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The Other Journey

Poems New and Selected

Katherine Garrison Chapin, editor

The Other Journey

Miss Chapin’s poems are “pre-modern” and will not give the reader the shock that he has come to expect from our present “cult of experience.” Back of the self-imposed limitations which account for the formal excellence of these poems, there is great distinction of mind and sensibility.

Allen Tate

The Other Journey

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Literature

The Other Journey: Poems New and Selected was first published in 1959. Minnesota Archive Editions uses digital technology to make long-unavailable books once again accessible, and are published unaltered from the original University of Minnesota Press editions.

The title poem of Katherine Garrison Chapin’s collection conveys the quality of this volume of lyrics which have appeared in magazines in the last fifteen years, and a selection from her three earlier books now out of print. The Other Journey suggests the duality of experience – an outward journey in space and inward journey of the mind. Included is a brief essay on the poetic image, and there are three translations, poems by Paul Claudel, Gabriela Mistral, and Rafael Alberti.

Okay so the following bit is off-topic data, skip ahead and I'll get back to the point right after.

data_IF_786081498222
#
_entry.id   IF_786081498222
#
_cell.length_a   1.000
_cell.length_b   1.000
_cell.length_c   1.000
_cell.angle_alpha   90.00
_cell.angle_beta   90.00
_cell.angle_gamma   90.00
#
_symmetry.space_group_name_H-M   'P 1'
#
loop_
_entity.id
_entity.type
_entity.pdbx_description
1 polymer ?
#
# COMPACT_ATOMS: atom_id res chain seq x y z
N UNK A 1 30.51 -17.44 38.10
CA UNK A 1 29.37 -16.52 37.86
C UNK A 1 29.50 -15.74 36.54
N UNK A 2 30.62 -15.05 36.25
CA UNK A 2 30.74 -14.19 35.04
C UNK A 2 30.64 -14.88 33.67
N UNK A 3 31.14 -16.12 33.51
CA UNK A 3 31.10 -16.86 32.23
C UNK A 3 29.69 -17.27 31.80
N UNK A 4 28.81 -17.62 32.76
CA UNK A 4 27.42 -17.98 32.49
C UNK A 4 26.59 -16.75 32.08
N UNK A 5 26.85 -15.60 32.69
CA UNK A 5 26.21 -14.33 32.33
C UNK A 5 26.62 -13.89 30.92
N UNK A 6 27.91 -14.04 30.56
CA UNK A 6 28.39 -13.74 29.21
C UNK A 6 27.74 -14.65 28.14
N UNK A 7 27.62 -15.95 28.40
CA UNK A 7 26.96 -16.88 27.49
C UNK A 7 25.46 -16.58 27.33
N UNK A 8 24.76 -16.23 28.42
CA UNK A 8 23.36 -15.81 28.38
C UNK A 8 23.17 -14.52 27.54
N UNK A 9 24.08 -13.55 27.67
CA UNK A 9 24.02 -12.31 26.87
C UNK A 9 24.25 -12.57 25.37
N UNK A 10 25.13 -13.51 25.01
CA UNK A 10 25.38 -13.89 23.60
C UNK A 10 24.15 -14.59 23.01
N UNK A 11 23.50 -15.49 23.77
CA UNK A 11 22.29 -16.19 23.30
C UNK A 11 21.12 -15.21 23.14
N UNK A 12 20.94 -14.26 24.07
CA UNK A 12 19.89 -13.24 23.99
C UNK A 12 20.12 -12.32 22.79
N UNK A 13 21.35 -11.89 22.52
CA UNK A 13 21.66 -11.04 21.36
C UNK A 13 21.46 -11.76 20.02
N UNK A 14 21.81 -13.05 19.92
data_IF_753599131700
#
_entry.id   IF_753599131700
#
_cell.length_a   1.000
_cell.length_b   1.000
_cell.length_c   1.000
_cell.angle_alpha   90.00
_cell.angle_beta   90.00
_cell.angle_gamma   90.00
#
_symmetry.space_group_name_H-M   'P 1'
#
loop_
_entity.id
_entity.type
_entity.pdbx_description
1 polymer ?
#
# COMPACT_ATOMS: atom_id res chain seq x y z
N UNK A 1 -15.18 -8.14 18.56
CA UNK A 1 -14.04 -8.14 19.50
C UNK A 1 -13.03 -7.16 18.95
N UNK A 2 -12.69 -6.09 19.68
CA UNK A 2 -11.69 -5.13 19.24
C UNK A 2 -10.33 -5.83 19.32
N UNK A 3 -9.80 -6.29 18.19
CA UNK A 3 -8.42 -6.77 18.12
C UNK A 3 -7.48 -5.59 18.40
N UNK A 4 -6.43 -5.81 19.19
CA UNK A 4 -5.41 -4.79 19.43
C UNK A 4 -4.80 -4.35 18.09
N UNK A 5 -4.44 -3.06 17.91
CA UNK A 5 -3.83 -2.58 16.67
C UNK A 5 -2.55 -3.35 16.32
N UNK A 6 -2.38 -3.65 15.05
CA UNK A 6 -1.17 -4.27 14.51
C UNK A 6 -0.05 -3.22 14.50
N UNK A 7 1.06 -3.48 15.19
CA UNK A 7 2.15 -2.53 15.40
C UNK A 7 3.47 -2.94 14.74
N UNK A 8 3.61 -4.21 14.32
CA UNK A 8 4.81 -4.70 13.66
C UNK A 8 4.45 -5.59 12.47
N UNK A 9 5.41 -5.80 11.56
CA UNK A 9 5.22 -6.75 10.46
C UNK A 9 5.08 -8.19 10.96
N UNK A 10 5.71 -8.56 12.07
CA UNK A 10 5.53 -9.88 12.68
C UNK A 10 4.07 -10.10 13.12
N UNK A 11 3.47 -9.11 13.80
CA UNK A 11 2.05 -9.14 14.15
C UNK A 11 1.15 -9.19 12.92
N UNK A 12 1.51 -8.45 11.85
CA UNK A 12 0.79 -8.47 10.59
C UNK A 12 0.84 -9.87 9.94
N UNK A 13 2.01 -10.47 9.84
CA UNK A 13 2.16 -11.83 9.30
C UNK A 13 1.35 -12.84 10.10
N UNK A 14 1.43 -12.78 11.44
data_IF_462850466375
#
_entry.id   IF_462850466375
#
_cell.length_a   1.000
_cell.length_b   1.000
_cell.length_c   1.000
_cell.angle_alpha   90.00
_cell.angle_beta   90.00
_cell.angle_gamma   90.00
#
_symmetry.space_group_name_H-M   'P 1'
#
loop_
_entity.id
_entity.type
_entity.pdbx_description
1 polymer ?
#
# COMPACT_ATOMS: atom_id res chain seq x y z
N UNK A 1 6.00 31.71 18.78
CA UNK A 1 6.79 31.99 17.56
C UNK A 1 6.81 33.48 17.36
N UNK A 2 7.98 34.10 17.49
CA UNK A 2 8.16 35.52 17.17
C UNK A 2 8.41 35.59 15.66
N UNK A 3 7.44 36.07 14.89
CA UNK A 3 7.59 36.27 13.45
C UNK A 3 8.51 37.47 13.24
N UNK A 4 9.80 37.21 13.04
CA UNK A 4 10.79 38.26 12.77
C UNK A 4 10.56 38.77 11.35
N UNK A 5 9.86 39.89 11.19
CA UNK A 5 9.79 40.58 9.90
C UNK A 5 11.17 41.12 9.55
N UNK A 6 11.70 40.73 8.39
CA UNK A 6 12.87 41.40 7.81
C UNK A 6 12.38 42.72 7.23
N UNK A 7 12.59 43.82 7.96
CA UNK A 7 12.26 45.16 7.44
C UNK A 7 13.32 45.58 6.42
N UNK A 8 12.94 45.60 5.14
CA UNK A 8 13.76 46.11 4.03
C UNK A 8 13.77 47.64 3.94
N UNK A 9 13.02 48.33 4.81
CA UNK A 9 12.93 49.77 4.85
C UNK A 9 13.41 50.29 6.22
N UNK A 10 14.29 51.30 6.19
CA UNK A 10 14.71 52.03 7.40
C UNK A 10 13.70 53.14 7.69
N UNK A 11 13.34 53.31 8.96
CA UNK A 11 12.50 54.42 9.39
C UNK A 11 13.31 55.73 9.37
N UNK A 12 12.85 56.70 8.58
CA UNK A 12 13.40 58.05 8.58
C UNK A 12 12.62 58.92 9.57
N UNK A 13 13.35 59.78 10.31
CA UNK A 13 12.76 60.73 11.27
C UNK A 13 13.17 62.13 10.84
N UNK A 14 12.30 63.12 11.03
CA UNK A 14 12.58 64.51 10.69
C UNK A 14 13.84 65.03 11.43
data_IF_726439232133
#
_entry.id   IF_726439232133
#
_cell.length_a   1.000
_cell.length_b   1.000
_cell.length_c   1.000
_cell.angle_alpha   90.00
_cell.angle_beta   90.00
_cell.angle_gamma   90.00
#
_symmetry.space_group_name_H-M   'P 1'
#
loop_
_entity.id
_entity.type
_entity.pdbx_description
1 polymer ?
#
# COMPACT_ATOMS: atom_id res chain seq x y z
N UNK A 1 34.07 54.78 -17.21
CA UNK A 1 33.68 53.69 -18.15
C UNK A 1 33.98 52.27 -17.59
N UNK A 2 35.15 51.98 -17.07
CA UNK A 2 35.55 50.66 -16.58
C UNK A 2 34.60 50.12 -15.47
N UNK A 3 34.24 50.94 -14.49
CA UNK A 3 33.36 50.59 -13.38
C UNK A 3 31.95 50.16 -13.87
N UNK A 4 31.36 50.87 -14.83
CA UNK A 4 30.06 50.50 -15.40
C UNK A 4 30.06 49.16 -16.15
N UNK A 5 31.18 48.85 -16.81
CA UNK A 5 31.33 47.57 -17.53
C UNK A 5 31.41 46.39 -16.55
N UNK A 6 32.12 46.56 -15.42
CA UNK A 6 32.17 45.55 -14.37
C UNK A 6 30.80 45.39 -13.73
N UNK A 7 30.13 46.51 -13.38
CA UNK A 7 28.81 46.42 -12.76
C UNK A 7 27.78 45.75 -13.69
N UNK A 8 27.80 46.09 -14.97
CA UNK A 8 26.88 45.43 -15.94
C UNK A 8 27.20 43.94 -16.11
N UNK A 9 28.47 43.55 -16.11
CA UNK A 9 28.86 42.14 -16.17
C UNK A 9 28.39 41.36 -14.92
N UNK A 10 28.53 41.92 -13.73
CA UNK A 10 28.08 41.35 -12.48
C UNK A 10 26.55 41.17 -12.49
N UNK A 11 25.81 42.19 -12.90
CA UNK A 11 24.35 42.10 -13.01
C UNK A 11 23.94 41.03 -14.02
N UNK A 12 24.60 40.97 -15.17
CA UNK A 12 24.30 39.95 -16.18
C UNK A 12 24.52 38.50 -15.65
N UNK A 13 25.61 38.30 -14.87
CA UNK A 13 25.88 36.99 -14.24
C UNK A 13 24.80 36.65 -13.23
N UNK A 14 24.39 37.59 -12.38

Some of these poems have appeared in Harpers, New Republic, Nation, Saturday Review, American Scholar, Poetry, Contemporary Poetry, Voices, Ladies Home Journal, Prairie Schooner, and Botteghe Oscure. Miss Chapin’s earlier volumes of poetry are Outside of the World, Time Has No Shadow, and Plain Chant for America.

The Other Journey

Katherine Garrison Chapin was the wife of Francis Biddle, former Attorney General of the United States. The Biddles lived in Washington, D.C.

The Other Journey

Miss Chapin’s poems are “pre-modern” and will not give the reader the shock that he has come to expect from our present “cult of experience.” Back of the self-imposed limitations which account for the formal excellence of these poems, there is great distinction of mind and sensibility.

Allen Tate

The collection has unity, though not the unity of a strongly marked style. There is a pervasive sense of traditional modes, and of a formal poise, well-tempered and dexterous. And though not overlarge, the collection has variety and range – the range through the years and in the play of a woman’s experience of a gracious, clear understanding.

Leonie Adams